Right, so, when I started writing this up I couldn't find anything similar, then halfway through I noticed major similarities to A Simple Plan
. I present it now just in case there really is enough difference (doubtful).
Since writing the previous disclaimer, I've noticed a few additional applications of the trope. It may be different enough after all, but I hope it's not too broad now.
I have some advice for you, so listen carefully. Never, ever give anyone advice.
Doing so can only ever end badly for almost everyone involved. Instructions are just as bad. Invariably, one of the following will happen:
- You're giving advice to the local The Ditz or Cloud Cuckoo Lander. Your advice may be perfectly sound, but they are ultimately incapable of acting on it in a logical manner. They may take a euphemism used in the explanation, or a sarcastic reply to one or more questions they raised before or after, literally; or they could take something more normal and make it something completely abstract.
- Perhaps they are capable of understanding, but you or they have overestimated their ability. At step 3 in your seven-step plan, they'll measure something incorrectly and won't catch it until the whole thing blows up in their face. Or, alternately, you may have been giving them advice on the proper method to moving heavy equipment, not realizing that all the method in the world won't make up for their physical weakness when the equipment falls on them. Or they could just be jinxed.
- A vital piece of information may be missing. You might have thought you heard the whole story when you hadn't and given advice based on that, which can result in flawed instructions or an unnecessarily hurtful tirade aimed at someone you assumed was a Jerk Ass. Alternately, something that went without saying for you or had been well-learned from your own experience might be conspicuously missing for them; this version in particular inspires some interesting anecdotes.
- Perhaps the person you were giving advice to is someone who you ought not have. Maybe they're the villain and you don't know it yet. Maybe you're the villain and you don't know it yet. Maybe your ultimate goals are simply mutually exclusive. Maybe you're in direct competition, and you figure they're no threat anyway so you might as well be a Friendly Enemy. In any event, the information you give them will, invariably, result in your defeat at their hands. It doesn't matter if the advice happens to be "it's Istanbul, not Constantinople", it will get you killed. Er, if potential death was ever a factor, at least.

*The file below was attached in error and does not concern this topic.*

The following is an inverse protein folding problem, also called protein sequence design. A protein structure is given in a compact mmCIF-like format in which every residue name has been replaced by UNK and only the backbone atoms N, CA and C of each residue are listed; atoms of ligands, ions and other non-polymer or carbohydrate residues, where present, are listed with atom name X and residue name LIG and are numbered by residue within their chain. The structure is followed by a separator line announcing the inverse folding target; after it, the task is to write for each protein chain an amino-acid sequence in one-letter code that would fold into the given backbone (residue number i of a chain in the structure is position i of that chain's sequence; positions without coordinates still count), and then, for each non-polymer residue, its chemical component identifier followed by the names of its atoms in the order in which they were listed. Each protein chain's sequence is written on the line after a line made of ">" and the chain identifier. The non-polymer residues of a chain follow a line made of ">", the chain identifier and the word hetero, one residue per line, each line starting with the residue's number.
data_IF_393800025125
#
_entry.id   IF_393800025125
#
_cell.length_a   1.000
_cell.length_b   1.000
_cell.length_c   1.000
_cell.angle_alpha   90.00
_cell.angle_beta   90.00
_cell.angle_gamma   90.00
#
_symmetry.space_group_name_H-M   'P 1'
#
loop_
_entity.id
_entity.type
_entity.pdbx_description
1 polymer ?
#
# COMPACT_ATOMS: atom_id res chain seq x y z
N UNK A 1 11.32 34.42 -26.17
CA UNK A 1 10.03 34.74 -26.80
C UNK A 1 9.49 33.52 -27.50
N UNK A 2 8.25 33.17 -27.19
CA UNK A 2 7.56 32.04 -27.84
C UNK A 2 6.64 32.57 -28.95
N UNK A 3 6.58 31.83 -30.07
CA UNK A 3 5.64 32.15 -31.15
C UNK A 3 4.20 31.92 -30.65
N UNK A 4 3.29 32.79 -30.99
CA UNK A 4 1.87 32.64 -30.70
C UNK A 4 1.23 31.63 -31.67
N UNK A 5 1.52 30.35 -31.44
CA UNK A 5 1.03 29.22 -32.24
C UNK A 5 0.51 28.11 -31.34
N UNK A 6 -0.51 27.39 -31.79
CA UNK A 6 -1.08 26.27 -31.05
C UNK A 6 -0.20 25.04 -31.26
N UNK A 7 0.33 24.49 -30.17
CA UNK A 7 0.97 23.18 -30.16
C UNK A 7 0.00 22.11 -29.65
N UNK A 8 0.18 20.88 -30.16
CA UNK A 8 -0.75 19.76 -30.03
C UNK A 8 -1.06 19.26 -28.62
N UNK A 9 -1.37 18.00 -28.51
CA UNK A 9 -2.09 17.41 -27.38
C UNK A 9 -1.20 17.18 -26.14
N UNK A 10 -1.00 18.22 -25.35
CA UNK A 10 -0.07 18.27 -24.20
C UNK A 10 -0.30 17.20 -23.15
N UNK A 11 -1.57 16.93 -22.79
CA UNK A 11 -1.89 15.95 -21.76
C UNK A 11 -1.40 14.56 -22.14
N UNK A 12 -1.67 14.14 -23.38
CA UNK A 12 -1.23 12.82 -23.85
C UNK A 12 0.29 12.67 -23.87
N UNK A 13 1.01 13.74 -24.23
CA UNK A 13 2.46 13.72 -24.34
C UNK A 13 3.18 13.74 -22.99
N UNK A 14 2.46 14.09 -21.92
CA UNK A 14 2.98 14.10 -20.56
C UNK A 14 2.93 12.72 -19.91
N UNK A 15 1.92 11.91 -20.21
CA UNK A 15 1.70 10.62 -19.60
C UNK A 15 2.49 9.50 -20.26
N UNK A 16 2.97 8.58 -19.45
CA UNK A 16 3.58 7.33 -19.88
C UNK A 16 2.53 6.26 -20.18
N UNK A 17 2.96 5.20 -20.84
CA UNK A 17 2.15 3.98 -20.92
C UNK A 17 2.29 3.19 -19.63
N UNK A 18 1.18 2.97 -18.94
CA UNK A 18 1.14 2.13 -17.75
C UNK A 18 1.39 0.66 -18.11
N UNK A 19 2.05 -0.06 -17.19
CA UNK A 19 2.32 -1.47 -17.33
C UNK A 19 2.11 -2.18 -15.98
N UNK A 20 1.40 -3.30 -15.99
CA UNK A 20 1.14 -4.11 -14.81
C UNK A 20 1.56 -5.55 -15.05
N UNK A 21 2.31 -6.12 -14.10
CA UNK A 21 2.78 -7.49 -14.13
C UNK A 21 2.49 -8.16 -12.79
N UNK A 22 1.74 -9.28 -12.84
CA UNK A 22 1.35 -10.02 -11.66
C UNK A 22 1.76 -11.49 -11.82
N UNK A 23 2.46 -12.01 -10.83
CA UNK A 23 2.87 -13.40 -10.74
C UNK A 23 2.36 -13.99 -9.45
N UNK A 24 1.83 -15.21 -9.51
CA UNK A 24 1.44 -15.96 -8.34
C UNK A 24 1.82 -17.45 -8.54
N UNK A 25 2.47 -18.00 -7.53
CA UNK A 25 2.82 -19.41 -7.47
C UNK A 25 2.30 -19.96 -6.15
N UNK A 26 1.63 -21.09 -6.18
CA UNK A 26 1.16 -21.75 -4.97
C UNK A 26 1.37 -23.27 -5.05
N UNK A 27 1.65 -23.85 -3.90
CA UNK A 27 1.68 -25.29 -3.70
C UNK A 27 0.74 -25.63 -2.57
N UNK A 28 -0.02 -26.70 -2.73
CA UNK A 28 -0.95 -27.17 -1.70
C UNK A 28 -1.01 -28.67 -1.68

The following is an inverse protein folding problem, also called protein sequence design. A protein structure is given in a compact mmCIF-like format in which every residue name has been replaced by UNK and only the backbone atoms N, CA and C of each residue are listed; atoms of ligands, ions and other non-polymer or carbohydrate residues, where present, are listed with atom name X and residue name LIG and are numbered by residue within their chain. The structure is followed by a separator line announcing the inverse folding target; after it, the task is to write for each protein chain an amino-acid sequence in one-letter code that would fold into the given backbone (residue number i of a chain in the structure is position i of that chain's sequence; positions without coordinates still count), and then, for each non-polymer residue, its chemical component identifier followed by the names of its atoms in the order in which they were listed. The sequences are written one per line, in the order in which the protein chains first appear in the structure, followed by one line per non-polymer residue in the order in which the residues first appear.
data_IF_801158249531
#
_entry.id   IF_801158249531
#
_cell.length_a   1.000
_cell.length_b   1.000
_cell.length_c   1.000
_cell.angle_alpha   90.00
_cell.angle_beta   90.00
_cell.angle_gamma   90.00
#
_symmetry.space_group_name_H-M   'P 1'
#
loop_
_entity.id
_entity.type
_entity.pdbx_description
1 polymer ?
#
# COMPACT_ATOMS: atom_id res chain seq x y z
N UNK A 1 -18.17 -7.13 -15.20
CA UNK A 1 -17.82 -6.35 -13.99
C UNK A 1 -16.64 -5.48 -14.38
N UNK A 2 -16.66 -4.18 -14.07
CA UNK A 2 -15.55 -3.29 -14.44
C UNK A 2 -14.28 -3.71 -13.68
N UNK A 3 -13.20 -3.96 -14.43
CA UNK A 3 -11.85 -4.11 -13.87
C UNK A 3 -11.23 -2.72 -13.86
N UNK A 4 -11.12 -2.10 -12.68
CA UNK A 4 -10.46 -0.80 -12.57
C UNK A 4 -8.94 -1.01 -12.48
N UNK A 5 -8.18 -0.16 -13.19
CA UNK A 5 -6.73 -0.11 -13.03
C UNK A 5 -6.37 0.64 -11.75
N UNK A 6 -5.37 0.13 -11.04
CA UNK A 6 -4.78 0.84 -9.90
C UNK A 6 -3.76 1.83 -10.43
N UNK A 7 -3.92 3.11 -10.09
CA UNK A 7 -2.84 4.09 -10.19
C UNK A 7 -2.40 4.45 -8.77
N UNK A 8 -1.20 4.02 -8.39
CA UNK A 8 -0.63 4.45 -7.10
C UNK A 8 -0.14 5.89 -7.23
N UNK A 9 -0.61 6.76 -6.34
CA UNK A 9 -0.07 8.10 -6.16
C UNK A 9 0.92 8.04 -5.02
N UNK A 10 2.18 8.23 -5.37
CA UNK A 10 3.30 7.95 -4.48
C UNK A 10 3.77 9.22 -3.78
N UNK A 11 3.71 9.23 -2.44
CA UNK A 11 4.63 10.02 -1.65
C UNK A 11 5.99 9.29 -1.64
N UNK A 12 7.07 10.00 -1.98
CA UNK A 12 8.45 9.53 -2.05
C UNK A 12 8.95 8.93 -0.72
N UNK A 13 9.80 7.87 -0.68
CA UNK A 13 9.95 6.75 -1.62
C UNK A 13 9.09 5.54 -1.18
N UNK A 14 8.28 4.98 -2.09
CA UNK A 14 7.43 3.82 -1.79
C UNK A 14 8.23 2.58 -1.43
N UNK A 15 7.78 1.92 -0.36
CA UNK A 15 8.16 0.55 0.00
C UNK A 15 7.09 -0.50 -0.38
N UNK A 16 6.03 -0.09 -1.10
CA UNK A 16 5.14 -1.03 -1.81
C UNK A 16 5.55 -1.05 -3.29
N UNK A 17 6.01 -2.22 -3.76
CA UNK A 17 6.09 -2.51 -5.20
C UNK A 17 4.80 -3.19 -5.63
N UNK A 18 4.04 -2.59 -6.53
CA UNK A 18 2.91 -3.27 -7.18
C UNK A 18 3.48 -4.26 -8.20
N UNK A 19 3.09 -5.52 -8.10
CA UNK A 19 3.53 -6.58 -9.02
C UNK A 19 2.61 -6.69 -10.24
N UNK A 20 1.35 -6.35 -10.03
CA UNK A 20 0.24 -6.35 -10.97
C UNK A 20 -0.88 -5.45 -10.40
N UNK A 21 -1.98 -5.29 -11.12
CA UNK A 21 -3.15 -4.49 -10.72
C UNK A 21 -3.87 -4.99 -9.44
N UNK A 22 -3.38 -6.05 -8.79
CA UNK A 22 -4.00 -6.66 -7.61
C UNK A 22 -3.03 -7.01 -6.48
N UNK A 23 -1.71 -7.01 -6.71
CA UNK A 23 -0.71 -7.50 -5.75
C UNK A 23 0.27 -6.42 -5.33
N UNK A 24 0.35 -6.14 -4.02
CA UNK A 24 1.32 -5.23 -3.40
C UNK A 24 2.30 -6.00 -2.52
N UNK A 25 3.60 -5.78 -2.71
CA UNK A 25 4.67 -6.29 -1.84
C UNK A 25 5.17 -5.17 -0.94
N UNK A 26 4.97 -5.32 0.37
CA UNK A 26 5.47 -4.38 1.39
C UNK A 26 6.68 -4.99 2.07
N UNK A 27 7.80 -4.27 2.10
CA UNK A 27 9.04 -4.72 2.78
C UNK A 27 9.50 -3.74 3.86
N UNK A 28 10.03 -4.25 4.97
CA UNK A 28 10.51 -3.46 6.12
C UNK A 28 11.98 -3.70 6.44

- Or, maybe you're not the one originally giving the advice. Maybe you're relaying a message from another advice-giver. But, unfortunately, something has been lost in translation, or only fits in a certain context. You obviously can't clarify for the recipient, so if these differences change the message significantly, you're out of luck. On a related note, if you're sending such a message through someone else, you should take care that the deliverer is trustworthy, and preferably also that he doesn't know what the message is; if he acts on information intended for someone else entirely, that could throw things out of whack.
So don't just go telling someone whatever you think will solve their problems. It usually won't, at least not the way you want it to. Oh, and one more thing, the biggest blunder of them all. Never give someone just ha
Anime and Manga
- A type 1 from Eyesheild21. Tetsuma Jo is so literal that he takes everything WAY OVERBOARD. When told to 'drink vigorously!' in preparation for a match, he went through twenty-something water-bottles in less than five minutes, resulting in the one time he ever deviated from his pass route--running off the field in the middle of a game to get to the bathroom before he wet himself.
Gildor: Elves seldom give unguarded advice, for advice is a dangerous gift, even from the wise to the wise, and all courses may run ill.
- Happens with the Guru and Aimee Thanatogenos in Evelyn Waugh's ''The Loved One." He tells her to kill herself, and she does.
- P. G. Wodehouse used this in any number of stories.
- On Happy Days Richie takes over the college paper's advice column, and Postie & Ralph (who are sharing an apartment) write in for advice on how to get along. Richie jokingly suggests dividing the apartment in half and they actually do it.
- Possible subversion in The Big Bang Theory: When his friend Stuart is about to go on a date with Penny, Leonard deliberately gives Stuart what he thinks is bad advice about what to do on the date. Stuart follows the advice and end up making out with Penny anyhow.